It’s a question posed by those engaged in scientific pursuits and by those who create science fiction. A query for the curious and the imaginative, wondering “What if…?” provokes thought, motivates investigation, and inspires invention. It invites us to consider possibilities and to see (in our minds, at least) beyond our horizon. It drives our quest to better understand our world and to improve our condition within it.
A fan of science fiction (and science), I am drawn to tales asking the question “What if…?”, especially those involving the theme of time travel. One of my favorite time travel movies is The Time Machine (2002). Adapted from a novella written by H. G. Wells and published in 1895, the film explores what happens when 19th century inventor, Alexander Hartdegen (played by Guy Pierce), becomes obsessed with the possibility of traveling back in time to change past events. The product of his preoccupation is his invention, the time machine.
There is a memorable scene in the film that explores Alexander’s obsession. In it, Alexander is confronted by the Über-Morlock (a powerful, other-worldly rival portrayed by Jeremy Irons) who provokes the inventor to examine his own motives and his behavior. Here is dialogue from that scene:
Über-Morlock: Who are you to question 800,000 years… of evolution?
Alexander Hartdegen: This is, this is a perversion of every natural law.
Über-Morlock: [grabs him by the throat] And what is time travel but your pathetic attempt to try to control the world around you? Your futile effort to have a question answered? You think I don’t know you, Alexander? I can look inside your memories, your nightmares, your dreams. You’re a man haunted by those two most terrible words: What if?
Two most terrible words. The Über-Morlock defines Alexander’s attempt and effort as pathetic and futile. He puts emphasis on the outcome of Alexander’s quest, rather than on the quest itself. I like this scene because I find myself simultaneously agreeing and disagreeing with the Über-Morlock’s point of view. To me, “What if…?” is a starting point or springboard for gaining knowledge and understanding, ultimately leading to the attainment of truth. There is no harm in asking the question. It is human nature to seek to understand Earth’s natural conditions and to strive to survive. Asking questions and seeking answers is key to our survival. Whereas the Über-Morlock emphasizes outcome, I see “What if…?” as a catalyst for learning, with the emphasis on the process of learning.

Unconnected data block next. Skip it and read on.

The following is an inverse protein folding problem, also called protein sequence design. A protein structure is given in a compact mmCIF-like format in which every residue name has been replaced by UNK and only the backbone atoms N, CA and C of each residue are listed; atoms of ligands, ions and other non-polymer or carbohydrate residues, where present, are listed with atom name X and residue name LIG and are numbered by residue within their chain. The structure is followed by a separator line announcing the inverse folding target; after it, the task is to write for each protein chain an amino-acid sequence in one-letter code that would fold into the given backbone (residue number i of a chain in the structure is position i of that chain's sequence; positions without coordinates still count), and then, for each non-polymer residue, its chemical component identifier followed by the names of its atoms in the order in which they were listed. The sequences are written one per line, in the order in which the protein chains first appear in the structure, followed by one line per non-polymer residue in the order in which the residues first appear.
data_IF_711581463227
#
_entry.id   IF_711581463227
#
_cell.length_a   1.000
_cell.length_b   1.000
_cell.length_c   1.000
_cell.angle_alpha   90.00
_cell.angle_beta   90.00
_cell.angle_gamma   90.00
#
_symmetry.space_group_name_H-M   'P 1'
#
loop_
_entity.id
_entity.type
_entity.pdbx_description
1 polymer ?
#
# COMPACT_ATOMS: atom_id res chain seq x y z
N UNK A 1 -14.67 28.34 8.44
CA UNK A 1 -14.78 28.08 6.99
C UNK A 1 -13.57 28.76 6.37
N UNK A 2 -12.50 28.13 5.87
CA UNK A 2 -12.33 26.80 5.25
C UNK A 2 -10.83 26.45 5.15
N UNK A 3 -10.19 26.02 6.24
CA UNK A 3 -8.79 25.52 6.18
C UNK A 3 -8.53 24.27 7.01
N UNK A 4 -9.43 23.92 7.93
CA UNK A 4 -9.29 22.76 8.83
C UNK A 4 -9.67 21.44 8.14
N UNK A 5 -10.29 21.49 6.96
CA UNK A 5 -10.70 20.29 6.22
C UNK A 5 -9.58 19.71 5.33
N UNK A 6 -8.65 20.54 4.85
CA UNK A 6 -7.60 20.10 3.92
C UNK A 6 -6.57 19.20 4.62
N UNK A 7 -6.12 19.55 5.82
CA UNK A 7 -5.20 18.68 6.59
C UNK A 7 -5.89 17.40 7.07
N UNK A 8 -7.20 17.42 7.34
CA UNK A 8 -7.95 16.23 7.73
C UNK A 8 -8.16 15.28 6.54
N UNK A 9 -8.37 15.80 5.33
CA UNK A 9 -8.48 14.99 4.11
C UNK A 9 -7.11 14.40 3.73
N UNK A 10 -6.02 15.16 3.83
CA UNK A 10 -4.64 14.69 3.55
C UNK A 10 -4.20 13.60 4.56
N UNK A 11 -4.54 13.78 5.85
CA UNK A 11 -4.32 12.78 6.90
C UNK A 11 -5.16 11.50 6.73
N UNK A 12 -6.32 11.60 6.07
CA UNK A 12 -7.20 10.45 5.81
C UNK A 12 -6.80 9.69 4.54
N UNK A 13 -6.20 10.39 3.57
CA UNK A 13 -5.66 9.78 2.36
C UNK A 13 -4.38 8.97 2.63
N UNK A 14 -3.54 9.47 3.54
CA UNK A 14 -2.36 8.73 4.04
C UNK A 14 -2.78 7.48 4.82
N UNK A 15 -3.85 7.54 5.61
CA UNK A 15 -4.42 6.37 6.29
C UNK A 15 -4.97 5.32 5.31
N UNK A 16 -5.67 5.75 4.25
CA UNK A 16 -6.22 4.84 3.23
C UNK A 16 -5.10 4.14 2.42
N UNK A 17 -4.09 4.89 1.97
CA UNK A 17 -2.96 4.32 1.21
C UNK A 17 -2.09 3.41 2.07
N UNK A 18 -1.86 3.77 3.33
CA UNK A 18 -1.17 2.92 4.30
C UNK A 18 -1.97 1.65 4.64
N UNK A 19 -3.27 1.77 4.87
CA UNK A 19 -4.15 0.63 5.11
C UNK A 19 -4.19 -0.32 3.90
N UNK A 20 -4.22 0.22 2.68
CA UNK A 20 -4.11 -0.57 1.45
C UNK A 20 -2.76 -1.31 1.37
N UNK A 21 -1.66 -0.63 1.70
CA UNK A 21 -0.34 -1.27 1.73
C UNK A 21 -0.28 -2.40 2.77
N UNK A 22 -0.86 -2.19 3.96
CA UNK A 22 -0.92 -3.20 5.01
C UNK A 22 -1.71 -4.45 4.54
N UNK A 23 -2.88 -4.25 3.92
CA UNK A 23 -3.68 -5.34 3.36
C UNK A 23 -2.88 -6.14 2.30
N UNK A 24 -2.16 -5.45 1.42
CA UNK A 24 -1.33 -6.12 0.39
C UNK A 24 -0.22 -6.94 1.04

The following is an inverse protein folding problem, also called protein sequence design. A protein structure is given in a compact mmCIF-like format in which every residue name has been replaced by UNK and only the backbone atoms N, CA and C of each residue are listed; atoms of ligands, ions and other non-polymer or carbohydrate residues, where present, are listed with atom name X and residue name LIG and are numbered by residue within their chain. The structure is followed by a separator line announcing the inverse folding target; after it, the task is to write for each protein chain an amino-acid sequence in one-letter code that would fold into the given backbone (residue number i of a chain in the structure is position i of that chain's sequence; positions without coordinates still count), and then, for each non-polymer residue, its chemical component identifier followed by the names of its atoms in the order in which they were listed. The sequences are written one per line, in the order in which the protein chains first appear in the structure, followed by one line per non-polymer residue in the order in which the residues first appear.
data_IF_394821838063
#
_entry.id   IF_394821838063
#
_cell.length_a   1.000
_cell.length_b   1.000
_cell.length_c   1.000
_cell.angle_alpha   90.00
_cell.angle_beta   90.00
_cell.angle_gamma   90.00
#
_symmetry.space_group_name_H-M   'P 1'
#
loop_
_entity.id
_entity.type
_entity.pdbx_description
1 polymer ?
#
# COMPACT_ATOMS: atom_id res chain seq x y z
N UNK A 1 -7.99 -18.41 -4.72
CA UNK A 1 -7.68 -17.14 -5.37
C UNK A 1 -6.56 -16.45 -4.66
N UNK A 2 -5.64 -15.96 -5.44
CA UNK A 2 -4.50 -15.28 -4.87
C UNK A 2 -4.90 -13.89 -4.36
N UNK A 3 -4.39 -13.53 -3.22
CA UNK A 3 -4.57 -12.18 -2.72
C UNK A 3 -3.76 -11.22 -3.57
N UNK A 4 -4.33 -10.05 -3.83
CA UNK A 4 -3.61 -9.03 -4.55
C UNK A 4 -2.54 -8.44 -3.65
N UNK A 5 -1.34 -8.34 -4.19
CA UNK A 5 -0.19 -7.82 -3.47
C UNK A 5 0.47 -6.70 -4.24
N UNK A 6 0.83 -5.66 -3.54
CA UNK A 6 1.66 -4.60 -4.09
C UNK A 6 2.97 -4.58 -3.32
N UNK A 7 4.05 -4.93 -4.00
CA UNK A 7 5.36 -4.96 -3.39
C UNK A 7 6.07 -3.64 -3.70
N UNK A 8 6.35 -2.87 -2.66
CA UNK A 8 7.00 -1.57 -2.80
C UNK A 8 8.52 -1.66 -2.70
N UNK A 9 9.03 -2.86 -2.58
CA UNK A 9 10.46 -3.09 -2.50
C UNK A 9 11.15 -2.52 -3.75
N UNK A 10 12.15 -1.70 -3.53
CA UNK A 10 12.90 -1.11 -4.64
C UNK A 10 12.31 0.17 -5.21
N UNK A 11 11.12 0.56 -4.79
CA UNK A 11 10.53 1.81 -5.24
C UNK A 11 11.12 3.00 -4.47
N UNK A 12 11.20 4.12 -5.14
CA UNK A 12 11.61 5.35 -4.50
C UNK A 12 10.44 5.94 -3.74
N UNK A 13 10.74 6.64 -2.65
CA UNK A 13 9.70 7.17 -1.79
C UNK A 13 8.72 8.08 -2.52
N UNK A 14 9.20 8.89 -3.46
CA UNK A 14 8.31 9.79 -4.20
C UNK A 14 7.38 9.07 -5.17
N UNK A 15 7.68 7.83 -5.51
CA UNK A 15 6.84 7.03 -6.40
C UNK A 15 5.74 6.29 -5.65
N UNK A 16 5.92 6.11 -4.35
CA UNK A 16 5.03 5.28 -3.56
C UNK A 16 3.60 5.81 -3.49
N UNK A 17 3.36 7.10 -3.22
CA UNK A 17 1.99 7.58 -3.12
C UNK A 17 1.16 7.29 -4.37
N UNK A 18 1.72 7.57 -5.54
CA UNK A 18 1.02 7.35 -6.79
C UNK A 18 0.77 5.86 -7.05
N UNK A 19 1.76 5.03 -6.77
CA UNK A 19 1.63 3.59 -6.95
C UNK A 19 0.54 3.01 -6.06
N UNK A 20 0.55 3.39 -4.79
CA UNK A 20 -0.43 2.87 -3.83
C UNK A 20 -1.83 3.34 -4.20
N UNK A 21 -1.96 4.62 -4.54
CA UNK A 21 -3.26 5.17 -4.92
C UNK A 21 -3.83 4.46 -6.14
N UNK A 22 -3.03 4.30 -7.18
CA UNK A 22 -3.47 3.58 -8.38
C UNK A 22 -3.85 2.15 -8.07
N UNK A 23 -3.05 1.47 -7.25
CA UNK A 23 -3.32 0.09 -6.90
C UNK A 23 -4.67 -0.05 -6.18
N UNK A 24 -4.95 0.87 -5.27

Where I agree with the last line of the dialogue, “You’re a man haunted by those two most terrible words: What if?”, is in the way Alexander (and many real-life inventors, scientists, etc.) becomes so obsessed in his pursuit of the desired outcome (or the ultimate solution or answer) that he ignores all the real details of his life: his relationships, his health, his responsibilities, his daily activities. In an ironic way, for Alexander time stands still as he in engrossed in intellectual pursuit. So driven to succeed in solving his problem, he seems unaware that time slips away from him and that he is missing out on the true nature of living. Many advances in science and technology have been realized (and continue to be realized) through the singular drive of individuals so dedicated to their passions. While these advances may greatly benefit humanity, they perhaps come at significant costs to those individuals, and the people closest to them.
It’s funny, or maybe synchronicity, that after thinking about the question “What if…?” and having written a part of this post, I had been changing channels, looking for something interesting to watch on television, when I came upon a promotional video for the Science Channel that grabbed my attention. Rather than tell you about it, I think you should check it out for yourself. Click on the link below and enjoy!
I agree with Morlock. I don’t think anything of value can be attained by asking what if. Focusing on what might have been only distracts you from what actually is.
Living in the past only prevents you from living in the present. The past is indeed important, but only as a tool from which to learn. Otherwise, the past is best left where it is.
I understand your point about looking backward to, or dwelling on, the past. I believe in the concept of mindfulness, where attention is focused on living in the present moment.
But consider the idea of using “What if?” to solve problems affecting us in present time. One area I am thinking of is health. Some of the best advances in medicine (vaccines, for example) have come from physicians and scientists who may have started with that question, spurred to think creatively toward solutions benefiting the lives of billions of people who inhabit our world. That’s a powerful impact. And to think it may have come from someone asking the question “What if?”.
True, it may have.